“So many things have happened.”What’s happened most recently is Plant’s 10th solo album, Lullaby and... “It’s my life; it’s all of our lives, really,” he says, when quizzed about its title.
The record sees him backed by The Sensational Space Shifters, a sonic brains-trust now augmented by the new recruit Juldeh Camera, a Gambian griot and ritti (single-string fiddle) virtuoso.
Quotidian as our co-ordinates are, they have resonance: my interviewee says that it was 800 yards from where we are sitting that he first saw Bukka White and Son House, and of course it was at another Hyatt – the one on Sunset Boulevard, Los Angeles that Zeppelin dubbed “The Riot House” – that much of the debauchery linked to the band allegedly took place back in the late 1960s and early 1970s.
Today, there will be no riding of motorcycles down hotel corridors, just Plant, now almost 66, enthusing about works by Rubens and Caravaggio he recently saw in Dresden, or telling how he once disturbed Bob Dylan putting a sock on to ask him about “Spider” John Koerner.
“I walked past this guy sitting in a fold-out chair reading a music magazine, and it had a photo of us as nubiles. He said, ‘That’s Led Zeppelin.’ I said, ‘Ah, okay – and who’s that guy?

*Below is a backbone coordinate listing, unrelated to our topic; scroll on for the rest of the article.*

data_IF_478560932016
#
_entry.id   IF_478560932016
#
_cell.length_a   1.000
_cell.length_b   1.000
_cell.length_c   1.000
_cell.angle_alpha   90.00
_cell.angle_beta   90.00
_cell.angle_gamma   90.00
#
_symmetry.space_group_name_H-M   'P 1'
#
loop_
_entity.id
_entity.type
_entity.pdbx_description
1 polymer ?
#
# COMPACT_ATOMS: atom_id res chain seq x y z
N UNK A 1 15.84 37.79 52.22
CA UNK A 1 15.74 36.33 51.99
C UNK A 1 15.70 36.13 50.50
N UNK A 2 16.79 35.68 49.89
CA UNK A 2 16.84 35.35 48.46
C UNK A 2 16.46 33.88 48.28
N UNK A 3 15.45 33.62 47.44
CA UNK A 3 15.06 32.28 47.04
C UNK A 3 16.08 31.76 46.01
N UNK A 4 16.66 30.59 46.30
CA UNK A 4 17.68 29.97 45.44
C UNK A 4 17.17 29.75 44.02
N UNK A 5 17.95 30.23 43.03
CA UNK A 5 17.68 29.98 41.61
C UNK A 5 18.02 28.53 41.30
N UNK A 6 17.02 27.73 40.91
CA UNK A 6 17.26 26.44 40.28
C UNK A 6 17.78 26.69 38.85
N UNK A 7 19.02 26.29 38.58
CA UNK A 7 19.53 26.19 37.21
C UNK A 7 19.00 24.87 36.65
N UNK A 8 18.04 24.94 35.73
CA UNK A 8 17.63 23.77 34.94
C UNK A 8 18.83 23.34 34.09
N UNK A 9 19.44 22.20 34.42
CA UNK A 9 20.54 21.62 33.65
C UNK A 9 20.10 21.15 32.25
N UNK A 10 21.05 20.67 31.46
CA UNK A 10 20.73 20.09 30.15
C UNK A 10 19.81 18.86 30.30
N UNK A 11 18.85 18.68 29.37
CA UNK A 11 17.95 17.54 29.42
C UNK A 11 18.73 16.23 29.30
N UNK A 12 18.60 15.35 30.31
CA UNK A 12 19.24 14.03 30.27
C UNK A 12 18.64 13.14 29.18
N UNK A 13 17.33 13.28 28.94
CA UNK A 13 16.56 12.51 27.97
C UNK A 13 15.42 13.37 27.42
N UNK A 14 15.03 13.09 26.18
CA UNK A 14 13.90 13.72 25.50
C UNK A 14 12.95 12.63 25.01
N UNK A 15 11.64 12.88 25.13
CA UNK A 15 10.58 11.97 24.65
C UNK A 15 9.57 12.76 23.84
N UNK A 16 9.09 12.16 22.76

For the most part, the priapic Golden God of old draws upon “the restraint and quietude” he learned while singing with the bluegrass artist Alison Krauss on 2007’s Grammy-grabbing album, Raising Sand.
Songs such as “Embrace Another Fall”, the extraordinary piano ballad “A Stolen Kiss”, and “House of Love” (“Leaving was so hard,” it begins) are key, Plant addressing his 2013 break-up with the US folk singer Patty Griffin.
’ He said, ‘That’s Robert Plant.’ I said, ‘What does he look like now?
’ The guy shrugged his shoulders, so I lifted my sunglasses and said, ‘Look!
Plant is a relaxed and attentive conversationalist, not one for protocol.
“It must be strange for you to wonder what you’re going to say to a guy like me,” he says at one point.